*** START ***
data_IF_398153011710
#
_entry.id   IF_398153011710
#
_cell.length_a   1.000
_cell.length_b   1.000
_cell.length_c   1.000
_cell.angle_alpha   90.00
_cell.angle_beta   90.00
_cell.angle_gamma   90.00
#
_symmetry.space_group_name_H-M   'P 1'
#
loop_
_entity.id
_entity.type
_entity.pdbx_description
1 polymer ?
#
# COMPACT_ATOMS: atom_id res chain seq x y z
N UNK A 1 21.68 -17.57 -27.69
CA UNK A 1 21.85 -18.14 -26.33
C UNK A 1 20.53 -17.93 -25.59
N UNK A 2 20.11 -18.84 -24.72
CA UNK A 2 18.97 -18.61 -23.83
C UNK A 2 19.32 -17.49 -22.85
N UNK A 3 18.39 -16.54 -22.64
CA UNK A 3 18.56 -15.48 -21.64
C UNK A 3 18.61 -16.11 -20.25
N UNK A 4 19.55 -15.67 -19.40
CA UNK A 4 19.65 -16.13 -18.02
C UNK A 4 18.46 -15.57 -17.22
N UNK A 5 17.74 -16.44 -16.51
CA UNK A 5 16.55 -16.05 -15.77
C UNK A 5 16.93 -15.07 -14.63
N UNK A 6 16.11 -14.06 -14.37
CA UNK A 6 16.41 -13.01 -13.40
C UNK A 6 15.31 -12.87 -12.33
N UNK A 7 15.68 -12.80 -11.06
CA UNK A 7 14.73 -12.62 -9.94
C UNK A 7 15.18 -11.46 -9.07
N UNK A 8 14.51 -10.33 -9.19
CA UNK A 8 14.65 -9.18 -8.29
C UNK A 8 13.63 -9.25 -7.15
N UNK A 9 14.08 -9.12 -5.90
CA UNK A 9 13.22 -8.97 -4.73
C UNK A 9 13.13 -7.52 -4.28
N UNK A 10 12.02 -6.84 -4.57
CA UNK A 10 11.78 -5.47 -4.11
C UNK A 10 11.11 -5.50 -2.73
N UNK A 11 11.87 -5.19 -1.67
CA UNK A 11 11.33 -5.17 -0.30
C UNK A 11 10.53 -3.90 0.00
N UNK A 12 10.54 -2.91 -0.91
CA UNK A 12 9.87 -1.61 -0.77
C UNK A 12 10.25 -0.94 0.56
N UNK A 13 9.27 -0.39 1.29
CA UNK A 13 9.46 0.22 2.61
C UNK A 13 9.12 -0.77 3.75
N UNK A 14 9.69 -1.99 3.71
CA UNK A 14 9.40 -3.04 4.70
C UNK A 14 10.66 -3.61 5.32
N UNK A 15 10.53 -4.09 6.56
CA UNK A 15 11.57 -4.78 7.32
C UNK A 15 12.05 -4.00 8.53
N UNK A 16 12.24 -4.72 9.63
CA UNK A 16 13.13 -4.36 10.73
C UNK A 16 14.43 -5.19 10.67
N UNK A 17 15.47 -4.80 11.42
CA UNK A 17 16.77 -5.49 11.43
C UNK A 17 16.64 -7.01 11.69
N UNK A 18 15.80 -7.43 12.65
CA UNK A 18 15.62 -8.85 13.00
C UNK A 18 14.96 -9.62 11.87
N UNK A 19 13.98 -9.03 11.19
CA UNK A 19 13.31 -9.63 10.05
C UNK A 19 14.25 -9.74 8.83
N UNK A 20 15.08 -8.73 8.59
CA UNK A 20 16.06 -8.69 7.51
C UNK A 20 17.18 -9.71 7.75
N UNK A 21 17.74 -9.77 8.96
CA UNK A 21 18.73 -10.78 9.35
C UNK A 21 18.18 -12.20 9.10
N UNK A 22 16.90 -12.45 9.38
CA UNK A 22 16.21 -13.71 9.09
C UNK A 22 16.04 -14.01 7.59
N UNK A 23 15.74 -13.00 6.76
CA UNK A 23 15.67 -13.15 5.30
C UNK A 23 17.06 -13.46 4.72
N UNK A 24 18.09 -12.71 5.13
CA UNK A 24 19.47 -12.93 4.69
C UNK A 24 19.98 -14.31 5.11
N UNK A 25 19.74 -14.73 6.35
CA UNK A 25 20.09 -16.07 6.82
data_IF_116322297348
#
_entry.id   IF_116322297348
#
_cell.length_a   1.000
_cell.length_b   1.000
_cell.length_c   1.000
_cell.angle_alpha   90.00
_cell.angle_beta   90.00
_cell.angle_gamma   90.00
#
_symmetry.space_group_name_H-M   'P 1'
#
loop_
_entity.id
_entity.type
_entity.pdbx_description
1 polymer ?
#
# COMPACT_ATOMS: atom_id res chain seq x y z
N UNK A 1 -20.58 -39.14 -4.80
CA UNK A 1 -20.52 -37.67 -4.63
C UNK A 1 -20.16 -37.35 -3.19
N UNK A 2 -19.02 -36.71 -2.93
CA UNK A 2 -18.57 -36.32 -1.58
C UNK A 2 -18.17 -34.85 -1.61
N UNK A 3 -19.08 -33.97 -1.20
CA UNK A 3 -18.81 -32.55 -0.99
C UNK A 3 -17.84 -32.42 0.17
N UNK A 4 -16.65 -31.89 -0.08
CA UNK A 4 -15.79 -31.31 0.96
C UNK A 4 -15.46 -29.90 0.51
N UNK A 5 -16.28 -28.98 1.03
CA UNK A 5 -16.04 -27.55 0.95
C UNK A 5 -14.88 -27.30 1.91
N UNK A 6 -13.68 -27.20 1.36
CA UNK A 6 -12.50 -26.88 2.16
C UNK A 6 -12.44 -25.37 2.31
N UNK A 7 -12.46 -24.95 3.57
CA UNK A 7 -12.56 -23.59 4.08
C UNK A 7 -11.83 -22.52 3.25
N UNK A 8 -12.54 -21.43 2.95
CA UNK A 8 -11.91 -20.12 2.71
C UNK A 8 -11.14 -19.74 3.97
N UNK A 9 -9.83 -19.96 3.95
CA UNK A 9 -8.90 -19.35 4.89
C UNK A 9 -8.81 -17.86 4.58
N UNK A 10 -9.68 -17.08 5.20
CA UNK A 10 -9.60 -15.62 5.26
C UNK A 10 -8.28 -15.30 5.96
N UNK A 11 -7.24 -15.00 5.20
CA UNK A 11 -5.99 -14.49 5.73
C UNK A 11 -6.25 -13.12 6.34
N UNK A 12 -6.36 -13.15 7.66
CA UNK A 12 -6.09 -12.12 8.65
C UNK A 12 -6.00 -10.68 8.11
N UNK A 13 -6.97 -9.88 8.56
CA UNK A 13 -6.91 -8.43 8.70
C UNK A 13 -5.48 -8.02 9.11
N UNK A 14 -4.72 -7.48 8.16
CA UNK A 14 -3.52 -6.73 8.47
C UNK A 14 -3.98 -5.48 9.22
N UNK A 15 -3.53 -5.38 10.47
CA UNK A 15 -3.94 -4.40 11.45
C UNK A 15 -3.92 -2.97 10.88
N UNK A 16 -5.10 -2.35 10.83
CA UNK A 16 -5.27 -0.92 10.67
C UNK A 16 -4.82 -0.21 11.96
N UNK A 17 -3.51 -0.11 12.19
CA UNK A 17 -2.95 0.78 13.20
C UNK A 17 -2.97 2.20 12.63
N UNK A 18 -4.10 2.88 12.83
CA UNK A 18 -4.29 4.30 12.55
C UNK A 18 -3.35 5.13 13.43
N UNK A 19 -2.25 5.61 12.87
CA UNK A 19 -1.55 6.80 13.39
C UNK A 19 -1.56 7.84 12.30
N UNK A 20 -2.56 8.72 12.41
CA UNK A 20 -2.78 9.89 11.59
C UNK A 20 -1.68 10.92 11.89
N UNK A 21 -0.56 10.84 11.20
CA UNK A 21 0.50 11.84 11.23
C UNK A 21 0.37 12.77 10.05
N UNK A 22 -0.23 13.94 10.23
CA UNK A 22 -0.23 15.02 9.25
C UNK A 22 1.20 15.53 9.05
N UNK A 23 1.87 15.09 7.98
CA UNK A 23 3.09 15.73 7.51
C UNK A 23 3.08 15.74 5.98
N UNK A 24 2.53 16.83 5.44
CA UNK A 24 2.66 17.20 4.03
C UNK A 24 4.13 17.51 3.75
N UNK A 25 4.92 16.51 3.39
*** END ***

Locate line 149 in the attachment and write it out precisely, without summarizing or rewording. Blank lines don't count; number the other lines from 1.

CA UNK A 12 -6.09 -12.12 8.65